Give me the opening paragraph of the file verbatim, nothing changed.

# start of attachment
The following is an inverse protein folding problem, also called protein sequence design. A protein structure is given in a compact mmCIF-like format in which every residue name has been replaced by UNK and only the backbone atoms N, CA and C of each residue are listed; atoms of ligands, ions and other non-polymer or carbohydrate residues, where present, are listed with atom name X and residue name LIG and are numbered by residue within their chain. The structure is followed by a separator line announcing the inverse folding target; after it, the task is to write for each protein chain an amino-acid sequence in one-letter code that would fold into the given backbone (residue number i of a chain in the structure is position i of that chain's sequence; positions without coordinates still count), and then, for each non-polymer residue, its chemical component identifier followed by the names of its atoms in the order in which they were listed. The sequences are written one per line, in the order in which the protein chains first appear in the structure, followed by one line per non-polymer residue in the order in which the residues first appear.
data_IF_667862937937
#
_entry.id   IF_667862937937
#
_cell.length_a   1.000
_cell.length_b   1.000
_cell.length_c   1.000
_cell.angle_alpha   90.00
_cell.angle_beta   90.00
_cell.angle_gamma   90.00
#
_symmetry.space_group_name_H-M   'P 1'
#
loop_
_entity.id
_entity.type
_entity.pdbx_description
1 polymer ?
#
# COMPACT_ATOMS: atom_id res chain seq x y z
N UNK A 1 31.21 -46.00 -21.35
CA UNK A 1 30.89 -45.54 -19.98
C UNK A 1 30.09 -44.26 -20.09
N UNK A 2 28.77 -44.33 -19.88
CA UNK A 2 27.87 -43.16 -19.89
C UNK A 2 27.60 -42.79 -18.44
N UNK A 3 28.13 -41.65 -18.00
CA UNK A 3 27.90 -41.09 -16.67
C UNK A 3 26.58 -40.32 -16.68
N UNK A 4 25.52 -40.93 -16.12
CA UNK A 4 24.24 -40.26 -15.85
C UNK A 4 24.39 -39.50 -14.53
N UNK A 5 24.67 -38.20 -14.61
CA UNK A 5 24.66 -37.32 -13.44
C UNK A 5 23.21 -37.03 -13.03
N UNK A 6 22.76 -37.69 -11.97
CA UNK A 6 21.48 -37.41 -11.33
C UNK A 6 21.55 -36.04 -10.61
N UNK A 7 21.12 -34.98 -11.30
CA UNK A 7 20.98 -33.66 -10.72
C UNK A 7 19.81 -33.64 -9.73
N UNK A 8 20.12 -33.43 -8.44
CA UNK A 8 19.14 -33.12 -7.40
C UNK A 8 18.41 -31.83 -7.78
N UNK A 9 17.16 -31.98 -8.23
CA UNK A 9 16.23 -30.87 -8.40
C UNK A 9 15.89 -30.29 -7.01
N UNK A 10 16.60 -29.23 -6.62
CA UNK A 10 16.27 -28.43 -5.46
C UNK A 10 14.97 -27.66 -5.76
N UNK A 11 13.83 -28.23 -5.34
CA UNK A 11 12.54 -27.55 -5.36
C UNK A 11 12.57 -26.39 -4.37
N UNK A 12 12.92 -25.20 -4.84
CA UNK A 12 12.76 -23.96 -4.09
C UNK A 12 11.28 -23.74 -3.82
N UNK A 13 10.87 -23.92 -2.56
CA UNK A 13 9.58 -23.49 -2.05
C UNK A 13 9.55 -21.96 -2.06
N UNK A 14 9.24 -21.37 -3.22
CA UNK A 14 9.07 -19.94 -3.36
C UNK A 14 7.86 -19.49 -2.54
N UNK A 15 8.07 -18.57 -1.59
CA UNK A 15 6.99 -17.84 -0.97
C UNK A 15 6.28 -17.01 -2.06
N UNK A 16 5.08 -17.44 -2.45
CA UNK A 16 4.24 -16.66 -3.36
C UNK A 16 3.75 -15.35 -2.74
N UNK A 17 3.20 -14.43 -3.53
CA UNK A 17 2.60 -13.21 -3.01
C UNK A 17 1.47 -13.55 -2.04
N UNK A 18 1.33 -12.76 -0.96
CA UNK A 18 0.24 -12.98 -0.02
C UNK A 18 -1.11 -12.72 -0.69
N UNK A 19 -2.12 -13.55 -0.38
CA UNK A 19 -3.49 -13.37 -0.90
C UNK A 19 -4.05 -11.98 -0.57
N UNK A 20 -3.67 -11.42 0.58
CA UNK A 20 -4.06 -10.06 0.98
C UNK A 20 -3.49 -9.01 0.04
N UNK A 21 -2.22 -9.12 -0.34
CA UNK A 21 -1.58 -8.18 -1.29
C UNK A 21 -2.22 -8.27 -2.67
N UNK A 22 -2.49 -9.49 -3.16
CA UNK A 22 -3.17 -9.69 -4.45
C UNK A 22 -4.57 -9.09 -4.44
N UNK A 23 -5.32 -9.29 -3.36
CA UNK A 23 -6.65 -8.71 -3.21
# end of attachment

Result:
The following is an inverse protein folding problem, also called protein sequence design. A protein structure is given in a compact mmCIF-like format in which every residue name has been replaced by UNK and only the backbone atoms N, CA and C of each residue are listed; atoms of ligands, ions and other non-polymer or carbohydrate residues, where present, are listed with atom name X and residue name LIG and are numbered by residue within their chain. The structure is followed by a separator line announcing the inverse folding target; after it, the task is to write for each protein chain an amino-acid sequence in one-letter code that would fold into the given backbone (residue number i of a chain in the structure is position i of that chain's sequence; positions without coordinates still count), and then, for each non-polymer residue, its chemical component identifier followed by the names of its atoms in the order in which they were listed. The sequences are written one per line, in the order in which the protein chains first appear in the structure, followed by one line per non-polymer residue in the order in which the residues first appear.